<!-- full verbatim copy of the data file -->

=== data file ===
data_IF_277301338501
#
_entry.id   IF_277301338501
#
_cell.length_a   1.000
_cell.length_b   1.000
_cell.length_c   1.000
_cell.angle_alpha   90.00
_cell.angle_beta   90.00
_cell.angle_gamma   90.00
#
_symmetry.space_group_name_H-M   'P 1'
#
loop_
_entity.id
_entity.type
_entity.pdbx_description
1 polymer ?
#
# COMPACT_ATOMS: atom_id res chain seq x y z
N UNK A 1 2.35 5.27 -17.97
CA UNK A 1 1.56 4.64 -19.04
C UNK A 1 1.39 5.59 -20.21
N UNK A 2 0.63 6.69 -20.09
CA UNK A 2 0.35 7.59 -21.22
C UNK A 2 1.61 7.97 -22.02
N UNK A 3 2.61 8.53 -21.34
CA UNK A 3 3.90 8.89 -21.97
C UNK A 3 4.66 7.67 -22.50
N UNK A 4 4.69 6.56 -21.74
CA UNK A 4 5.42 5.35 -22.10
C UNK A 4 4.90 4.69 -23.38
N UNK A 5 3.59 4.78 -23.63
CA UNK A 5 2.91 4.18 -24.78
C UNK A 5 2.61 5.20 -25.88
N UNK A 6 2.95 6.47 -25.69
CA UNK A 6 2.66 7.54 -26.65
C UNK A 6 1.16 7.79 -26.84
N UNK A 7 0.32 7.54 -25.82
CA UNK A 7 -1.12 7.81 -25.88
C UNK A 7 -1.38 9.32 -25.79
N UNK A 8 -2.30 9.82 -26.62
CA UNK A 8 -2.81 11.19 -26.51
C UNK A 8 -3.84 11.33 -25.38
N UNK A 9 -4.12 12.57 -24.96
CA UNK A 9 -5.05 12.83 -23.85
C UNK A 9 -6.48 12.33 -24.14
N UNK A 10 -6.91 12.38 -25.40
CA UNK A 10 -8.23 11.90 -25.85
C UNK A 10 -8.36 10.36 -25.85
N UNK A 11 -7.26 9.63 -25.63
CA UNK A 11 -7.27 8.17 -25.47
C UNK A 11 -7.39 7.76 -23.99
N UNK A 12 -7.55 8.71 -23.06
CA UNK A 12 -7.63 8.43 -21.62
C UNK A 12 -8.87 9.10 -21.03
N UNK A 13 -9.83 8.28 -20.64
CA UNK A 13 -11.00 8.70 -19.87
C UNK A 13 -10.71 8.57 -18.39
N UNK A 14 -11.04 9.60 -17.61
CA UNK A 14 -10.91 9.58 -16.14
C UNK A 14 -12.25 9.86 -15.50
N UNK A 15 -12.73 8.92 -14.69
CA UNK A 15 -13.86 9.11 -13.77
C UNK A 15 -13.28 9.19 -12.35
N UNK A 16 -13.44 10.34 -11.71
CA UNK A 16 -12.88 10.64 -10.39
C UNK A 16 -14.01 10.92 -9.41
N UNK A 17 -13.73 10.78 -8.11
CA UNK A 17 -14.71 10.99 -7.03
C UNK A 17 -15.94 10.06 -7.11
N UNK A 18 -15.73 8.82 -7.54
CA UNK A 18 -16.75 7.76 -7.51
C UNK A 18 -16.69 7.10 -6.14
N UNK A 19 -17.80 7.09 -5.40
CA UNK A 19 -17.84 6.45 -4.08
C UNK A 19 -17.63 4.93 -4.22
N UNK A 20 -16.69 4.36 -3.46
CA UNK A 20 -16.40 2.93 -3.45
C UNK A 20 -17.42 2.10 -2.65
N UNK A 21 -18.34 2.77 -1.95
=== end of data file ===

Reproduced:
data_IF_277301338501
#
_entry.id   IF_277301338501
#
_cell.length_a   1.000
_cell.length_b   1.000
_cell.length_c   1.000
_cell.angle_alpha   90.00
_cell.angle_beta   90.00
_cell.angle_gamma   90.00
#
_symmetry.space_group_name_H-M   'P 1'
#
loop_
_entity.id
_entity.type
_entity.pdbx_description
1 polymer ?
#
# COMPACT_ATOMS: atom_id res chain seq x y z
N UNK A 1 2.35 5.27 -17.97
CA UNK A 1 1.56 4.64 -19.04
C UNK A 1 1.39 5.59 -20.21
N UNK A 2 0.63 6.69 -20.09
CA UNK A 2 0.35 7.59 -21.22
C UNK A 2 1.61 7.97 -22.02
N UNK A 3 2.61 8.53 -21.34
CA UNK A 3 3.90 8.89 -21.97
C UNK A 3 4.66 7.67 -22.50
N UNK A 4 4.69 6.56 -21.74
CA UNK A 4 5.42 5.35 -22.10
C UNK A 4 4.90 4.69 -23.38
N UNK A 5 3.59 4.78 -23.63
CA UNK A 5 2.91 4.18 -24.78
C UNK A 5 2.61 5.20 -25.88
N UNK A 6 2.95 6.47 -25.69
CA UNK A 6 2.66 7.54 -26.65
C UNK A 6 1.16 7.79 -26.84
N UNK A 7 0.32 7.54 -25.82
CA UNK A 7 -1.12 7.81 -25.88
C UNK A 7 -1.38 9.32 -25.79
N UNK A 8 -2.30 9.82 -26.62
CA UNK A 8 -2.81 11.19 -26.51
C UNK A 8 -3.84 11.33 -25.38
N UNK A 9 -4.12 12.57 -24.96
CA UNK A 9 -5.05 12.83 -23.85
C UNK A 9 -6.48 12.33 -24.14
N UNK A 10 -6.91 12.38 -25.40
CA UNK A 10 -8.23 11.90 -25.85
C UNK A 10 -8.36 10.36 -25.85
N UNK A 11 -7.26 9.63 -25.63
CA UNK A 11 -7.27 8.17 -25.47
C UNK A 11 -7.39 7.76 -23.99
N UNK A 12 -7.55 8.71 -23.06
CA UNK A 12 -7.63 8.43 -21.62
C UNK A 12 -8.87 9.10 -21.03
N UNK A 13 -9.83 8.28 -20.64
CA UNK A 13 -11.00 8.70 -19.87
C UNK A 13 -10.71 8.57 -18.39
N UNK A 14 -11.04 9.60 -17.61
CA UNK A 14 -10.91 9.58 -16.14
C UNK A 14 -12.25 9.86 -15.50
N UNK A 15 -12.73 8.92 -14.69
CA UNK A 15 -13.86 9.11 -13.77
C UNK A 15 -13.28 9.19 -12.35
N UNK A 16 -13.44 10.34 -11.71
CA UNK A 16 -12.88 10.64 -10.39
C UNK A 16 -14.01 10.92 -9.41
N UNK A 17 -13.73 10.78 -8.11
CA UNK A 17 -14.71 10.99 -7.03
C UNK A 17 -15.94 10.06 -7.11
N UNK A 18 -15.73 8.82 -7.54
CA UNK A 18 -16.75 7.76 -7.51
C UNK A 18 -16.69 7.10 -6.14
N UNK A 19 -17.80 7.09 -5.40
CA UNK A 19 -17.84 6.45 -4.08
C UNK A 19 -17.63 4.93 -4.22
N UNK A 20 -16.69 4.36 -3.46
CA UNK A 20 -16.40 2.93 -3.45
C UNK A 20 -17.42 2.10 -2.65
N UNK A 21 -18.34 2.77 -1.95